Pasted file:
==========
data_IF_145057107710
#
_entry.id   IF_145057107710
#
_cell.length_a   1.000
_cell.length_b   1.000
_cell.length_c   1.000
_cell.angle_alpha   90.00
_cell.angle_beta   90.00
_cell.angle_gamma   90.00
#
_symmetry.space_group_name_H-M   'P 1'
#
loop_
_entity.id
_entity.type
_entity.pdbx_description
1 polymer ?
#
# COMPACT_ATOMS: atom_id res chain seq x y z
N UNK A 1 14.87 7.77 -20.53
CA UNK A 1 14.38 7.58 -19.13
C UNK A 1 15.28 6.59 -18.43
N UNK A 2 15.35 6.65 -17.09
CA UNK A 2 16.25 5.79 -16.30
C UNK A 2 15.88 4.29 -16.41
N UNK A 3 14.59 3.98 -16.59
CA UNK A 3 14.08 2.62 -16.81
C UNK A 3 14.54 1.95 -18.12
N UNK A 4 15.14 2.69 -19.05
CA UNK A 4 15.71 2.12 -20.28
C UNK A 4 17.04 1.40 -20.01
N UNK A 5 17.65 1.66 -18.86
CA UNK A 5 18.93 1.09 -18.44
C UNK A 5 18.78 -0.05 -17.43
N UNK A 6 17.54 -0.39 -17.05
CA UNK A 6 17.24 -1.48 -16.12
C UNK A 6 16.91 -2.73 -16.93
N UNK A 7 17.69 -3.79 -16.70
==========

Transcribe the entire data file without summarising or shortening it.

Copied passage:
data_IF_145057107710
#
_entry.id   IF_145057107710
#
_cell.length_a   1.000
_cell.length_b   1.000
_cell.length_c   1.000
_cell.angle_alpha   90.00
_cell.angle_beta   90.00
_cell.angle_gamma   90.00
#
_symmetry.space_group_name_H-M   'P 1'
#
loop_
_entity.id
_entity.type
_entity.pdbx_description
1 polymer ?
#
# COMPACT_ATOMS: atom_id res chain seq x y z
N UNK A 1 14.87 7.77 -20.53
CA UNK A 1 14.38 7.58 -19.13
C UNK A 1 15.28 6.59 -18.43
N UNK A 2 15.35 6.65 -17.09
CA UNK A 2 16.25 5.79 -16.30
C UNK A 2 15.88 4.29 -16.41
N UNK A 3 14.59 3.98 -16.59
CA UNK A 3 14.08 2.62 -16.81
C UNK A 3 14.54 1.95 -18.12
N UNK A 4 15.14 2.69 -19.05
CA UNK A 4 15.71 2.12 -20.28
C UNK A 4 17.04 1.40 -20.01
N UNK A 5 17.65 1.66 -18.86
CA UNK A 5 18.93 1.09 -18.44
C UNK A 5 18.78 -0.05 -17.43
N UNK A 6 17.54 -0.39 -17.05
CA UNK A 6 17.24 -1.48 -16.12
C UNK A 6 16.91 -2.73 -16.93
N UNK A 7 17.69 -3.79 -16.70